Table 6 Transcription factor binding sites (TFBSs) prediction for ATF3 gene

Variant structure of CDKN1A protein caused by missense mutation

There was a missense mutation (p.Arg91Trp) on CDKN1A protein caused by c.271C > T. The results from the SOPMA SERVER revealed that α-helix was changed from 32.92% to 32.3%, β-turn from 4.35% to 5.59%, and random coil from 49.69% to 49.07% (Table 7), indicating that the CDKN1A protein secondary structure was altered from arginine to tryptophan.

Table 7 Alteration of CDKN1A protein caused by the mutation

Discussion

This study was a follow-up investigation of our previous RNA-Seq work, in which the ATF3 and CDKN1A genes were potentially associated with milk protein and fat percentage [9]. Here, we first determined that SNPs within the ATF3 and CDKN1A genes were significantly associated with milk production traits in dairy cattle. Of these, four SNPs, g.72834301C > A, g.72834229C > A, g.72833969A > G, and g.72833562G > T, potentially changing the ATF3 promoter activity, and one SNP, c.271C > T, potentially altering the CDKN1A protein secondary structure, might be potentially causal mutations.

With regard to the associations of ATF3 and CDKN1A with five milk traits, we found that eight SNPs showed different associations between the first and second lactations (Tables 2 and 3). The possible reason may be that different number of cows were used for association analysis (1093 cows in the first lactation versus 769 cows in the second lactation) because 324 cows merely completed their milking of first lactation, which could impact the statistical significance. In addition, the physiologic status of cows between the first and second lactations are different as well, generally, cows show higher milk production in the second lactation. Further, the directions of allelic effects of the eight SNPs on the milk traits were almost consistent between the two lactations. Studies revealed that haplotype blocks in human genome is independent of their surrounding areas with regard to LD [15,16,17], and the haplotype analyses were widely applied to the genetic variation studies [18, 19]. Our haplotypes analyses showed that the SNPs were highly linked, and the haplotypes were also significantly associated with milk yield, fat yield, fat percentage, protein yield, and protein percentage, which were consistent with the associations of SNPs with milk traits.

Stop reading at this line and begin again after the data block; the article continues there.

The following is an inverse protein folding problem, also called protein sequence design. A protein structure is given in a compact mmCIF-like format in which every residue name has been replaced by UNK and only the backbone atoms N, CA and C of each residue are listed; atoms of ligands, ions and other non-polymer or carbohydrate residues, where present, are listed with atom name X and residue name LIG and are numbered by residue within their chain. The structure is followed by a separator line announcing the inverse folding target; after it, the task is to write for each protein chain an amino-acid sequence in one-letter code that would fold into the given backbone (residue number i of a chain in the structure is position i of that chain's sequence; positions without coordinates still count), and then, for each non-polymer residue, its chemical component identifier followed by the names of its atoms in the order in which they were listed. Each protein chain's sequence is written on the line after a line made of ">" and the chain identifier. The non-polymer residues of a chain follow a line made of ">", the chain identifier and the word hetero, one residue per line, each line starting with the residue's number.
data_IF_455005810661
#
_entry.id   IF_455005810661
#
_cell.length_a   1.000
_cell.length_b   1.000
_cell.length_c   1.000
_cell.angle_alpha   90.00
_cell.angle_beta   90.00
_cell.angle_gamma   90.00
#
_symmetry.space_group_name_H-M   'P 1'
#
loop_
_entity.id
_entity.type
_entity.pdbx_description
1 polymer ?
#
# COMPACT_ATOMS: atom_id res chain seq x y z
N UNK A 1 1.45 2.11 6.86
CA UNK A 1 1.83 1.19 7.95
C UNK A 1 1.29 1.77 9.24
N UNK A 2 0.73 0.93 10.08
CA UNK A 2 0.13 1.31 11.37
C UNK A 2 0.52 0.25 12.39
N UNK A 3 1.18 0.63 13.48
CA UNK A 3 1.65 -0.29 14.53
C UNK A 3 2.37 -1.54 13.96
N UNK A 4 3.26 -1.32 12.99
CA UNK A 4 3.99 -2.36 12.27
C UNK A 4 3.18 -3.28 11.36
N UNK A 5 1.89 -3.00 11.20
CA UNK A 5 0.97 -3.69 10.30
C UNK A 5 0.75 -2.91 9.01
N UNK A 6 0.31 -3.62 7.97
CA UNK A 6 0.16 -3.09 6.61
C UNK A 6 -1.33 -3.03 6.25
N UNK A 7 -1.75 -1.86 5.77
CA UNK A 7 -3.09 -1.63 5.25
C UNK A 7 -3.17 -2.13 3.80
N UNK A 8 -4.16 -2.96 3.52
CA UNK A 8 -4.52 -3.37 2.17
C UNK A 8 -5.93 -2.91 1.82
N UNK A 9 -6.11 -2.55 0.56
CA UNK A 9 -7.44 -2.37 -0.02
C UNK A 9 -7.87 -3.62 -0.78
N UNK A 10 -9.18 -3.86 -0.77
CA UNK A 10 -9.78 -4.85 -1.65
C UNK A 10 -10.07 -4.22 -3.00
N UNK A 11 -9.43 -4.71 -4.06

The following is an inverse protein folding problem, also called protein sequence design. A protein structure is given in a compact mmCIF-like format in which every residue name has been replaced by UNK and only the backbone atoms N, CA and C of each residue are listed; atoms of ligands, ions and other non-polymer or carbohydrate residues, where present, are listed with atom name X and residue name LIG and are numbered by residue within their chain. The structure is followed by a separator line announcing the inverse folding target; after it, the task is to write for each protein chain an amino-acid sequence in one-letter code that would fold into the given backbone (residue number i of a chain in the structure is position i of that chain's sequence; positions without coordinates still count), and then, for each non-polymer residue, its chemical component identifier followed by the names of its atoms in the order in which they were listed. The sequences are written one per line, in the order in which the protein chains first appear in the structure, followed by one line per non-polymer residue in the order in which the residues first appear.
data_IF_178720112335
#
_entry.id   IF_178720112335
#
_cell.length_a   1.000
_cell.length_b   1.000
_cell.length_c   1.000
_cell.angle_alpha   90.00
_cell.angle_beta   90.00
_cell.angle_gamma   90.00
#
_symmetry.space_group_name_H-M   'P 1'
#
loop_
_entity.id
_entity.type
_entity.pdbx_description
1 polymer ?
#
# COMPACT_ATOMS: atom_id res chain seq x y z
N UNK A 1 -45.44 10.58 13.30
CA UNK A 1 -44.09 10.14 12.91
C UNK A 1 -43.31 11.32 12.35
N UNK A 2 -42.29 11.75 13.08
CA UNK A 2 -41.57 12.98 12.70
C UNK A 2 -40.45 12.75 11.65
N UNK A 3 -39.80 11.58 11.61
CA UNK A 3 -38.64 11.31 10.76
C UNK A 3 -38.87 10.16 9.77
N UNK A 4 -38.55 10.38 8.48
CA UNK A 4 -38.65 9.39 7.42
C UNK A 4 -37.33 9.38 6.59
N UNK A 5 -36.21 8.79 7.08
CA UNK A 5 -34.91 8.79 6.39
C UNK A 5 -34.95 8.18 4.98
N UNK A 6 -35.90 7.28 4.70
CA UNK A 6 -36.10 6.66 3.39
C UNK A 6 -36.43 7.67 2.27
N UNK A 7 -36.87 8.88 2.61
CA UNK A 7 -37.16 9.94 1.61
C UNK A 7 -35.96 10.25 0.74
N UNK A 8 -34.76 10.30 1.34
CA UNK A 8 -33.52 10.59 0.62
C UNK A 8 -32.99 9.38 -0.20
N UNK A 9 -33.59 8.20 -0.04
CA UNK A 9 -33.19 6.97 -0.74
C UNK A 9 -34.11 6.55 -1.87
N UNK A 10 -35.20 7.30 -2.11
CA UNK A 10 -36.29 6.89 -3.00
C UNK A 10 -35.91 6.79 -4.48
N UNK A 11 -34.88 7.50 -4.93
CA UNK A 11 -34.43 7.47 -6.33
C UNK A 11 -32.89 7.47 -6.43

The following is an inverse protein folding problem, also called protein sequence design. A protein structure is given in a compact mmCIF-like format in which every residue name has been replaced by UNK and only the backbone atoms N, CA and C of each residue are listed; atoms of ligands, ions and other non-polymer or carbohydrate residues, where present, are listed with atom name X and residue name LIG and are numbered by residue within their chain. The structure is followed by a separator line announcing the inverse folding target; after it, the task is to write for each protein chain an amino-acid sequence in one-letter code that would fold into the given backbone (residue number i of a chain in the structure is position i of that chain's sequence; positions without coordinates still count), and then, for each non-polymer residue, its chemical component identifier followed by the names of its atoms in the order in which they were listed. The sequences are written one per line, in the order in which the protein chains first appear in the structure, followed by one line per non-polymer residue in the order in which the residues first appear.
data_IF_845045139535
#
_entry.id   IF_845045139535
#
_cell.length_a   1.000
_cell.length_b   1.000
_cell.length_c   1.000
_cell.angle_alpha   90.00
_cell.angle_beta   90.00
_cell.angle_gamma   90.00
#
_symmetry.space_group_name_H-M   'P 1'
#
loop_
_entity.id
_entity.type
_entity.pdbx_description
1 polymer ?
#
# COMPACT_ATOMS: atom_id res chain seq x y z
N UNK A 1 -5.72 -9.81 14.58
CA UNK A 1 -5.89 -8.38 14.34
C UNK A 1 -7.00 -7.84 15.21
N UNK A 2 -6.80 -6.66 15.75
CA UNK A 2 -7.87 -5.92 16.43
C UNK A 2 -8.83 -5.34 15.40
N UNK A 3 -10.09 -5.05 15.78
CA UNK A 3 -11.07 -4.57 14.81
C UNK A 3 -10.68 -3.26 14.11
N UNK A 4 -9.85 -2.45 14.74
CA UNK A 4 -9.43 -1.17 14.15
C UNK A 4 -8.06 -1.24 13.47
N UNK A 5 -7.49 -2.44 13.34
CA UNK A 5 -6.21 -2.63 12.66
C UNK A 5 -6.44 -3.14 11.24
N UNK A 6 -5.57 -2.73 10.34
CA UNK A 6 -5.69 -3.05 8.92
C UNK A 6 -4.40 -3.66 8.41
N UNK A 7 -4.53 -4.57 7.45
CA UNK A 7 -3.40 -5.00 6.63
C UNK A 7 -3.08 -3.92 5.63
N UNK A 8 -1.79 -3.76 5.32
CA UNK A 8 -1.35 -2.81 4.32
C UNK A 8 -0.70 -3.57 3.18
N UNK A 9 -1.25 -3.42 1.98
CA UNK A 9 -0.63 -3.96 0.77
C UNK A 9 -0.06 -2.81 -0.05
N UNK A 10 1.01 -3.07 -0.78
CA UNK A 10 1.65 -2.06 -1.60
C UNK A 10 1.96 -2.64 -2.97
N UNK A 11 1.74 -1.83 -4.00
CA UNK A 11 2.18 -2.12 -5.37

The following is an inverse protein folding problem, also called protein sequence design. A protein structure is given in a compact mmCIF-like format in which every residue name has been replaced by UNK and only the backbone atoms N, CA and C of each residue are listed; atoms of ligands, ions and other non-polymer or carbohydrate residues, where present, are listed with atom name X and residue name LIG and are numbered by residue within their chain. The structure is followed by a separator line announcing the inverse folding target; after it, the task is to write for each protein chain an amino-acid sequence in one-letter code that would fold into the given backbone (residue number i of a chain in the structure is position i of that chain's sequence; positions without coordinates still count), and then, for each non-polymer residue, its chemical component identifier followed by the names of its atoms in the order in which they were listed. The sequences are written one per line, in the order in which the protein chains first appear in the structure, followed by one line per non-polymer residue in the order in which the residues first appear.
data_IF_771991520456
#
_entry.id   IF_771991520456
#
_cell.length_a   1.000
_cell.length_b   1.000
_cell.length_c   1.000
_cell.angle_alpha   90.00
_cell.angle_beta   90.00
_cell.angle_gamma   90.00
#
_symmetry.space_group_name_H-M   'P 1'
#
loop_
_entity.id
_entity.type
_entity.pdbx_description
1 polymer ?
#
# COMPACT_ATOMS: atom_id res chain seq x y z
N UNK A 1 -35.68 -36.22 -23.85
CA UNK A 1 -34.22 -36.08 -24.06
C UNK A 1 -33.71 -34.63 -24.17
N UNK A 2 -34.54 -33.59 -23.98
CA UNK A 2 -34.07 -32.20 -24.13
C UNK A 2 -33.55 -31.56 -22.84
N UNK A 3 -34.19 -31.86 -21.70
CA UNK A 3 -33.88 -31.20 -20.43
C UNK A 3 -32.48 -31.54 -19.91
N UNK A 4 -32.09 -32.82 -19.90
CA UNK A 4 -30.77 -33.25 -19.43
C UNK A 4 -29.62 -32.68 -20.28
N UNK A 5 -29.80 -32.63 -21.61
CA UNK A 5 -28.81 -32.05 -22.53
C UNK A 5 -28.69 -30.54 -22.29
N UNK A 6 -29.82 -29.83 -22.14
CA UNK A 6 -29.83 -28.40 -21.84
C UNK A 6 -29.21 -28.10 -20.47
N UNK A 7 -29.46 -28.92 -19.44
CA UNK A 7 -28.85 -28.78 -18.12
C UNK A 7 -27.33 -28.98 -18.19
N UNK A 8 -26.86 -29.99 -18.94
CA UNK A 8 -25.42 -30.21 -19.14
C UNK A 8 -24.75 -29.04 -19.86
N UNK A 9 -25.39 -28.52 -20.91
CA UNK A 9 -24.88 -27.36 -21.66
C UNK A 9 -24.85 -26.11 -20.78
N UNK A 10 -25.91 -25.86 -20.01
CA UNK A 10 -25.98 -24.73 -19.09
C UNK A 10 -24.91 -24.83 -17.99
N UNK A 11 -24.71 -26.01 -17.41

ATF3 is involved in the TLR4 (toll-like receptor 4) signaling pathway, and its expression was markedly increased causing by chemotaxis and diapedesis in vitro, indicating that ATF3 acts as the early adaptive-response gene having an important role in maintaining the cellular homeostasis [20]. It was reported that ATF3 activates the cyclin D1 expression, thereby stimulating the mouse hepatocellular proliferation [21]. As we know, liver plays a key role in lipid metabolism, including fatty acid uptake, synthesis and oxidation, glycerolipid synthesis, and triacylglycerol export [22]. Subsequently, Invernizzi et al. found ATF3 may modulate milk fat synthesis during lactation by participating in the endoplasmic reticulum stress pathway [23, 24]. Our results also showed a significant relationship between SNP polymorphism of ATF3 gene and fat yield, thus it can be seen that ATF3 may be associated with lipid metabolism. The CDKN1A (p21) protein regulates the cell cycle at G1 and S phase by inhibiting the activity of cyclin-CDK2, −CDK1, and –CDK4/6 complexes [25]. Li and Capuco conducted a systematic search for estrogen-responsive genes in bovine mammary gland, and identified 23 regulatory networks, of these, CDKN1A gene occupied a focal position in the network that functions as cell cycle, cellular movement and cancers, indicating that CDKN1A may play an important role in mammary gland development [26]. Together, ATF3 and CDKN1A were considered as important promising candidate genes for milk production traits.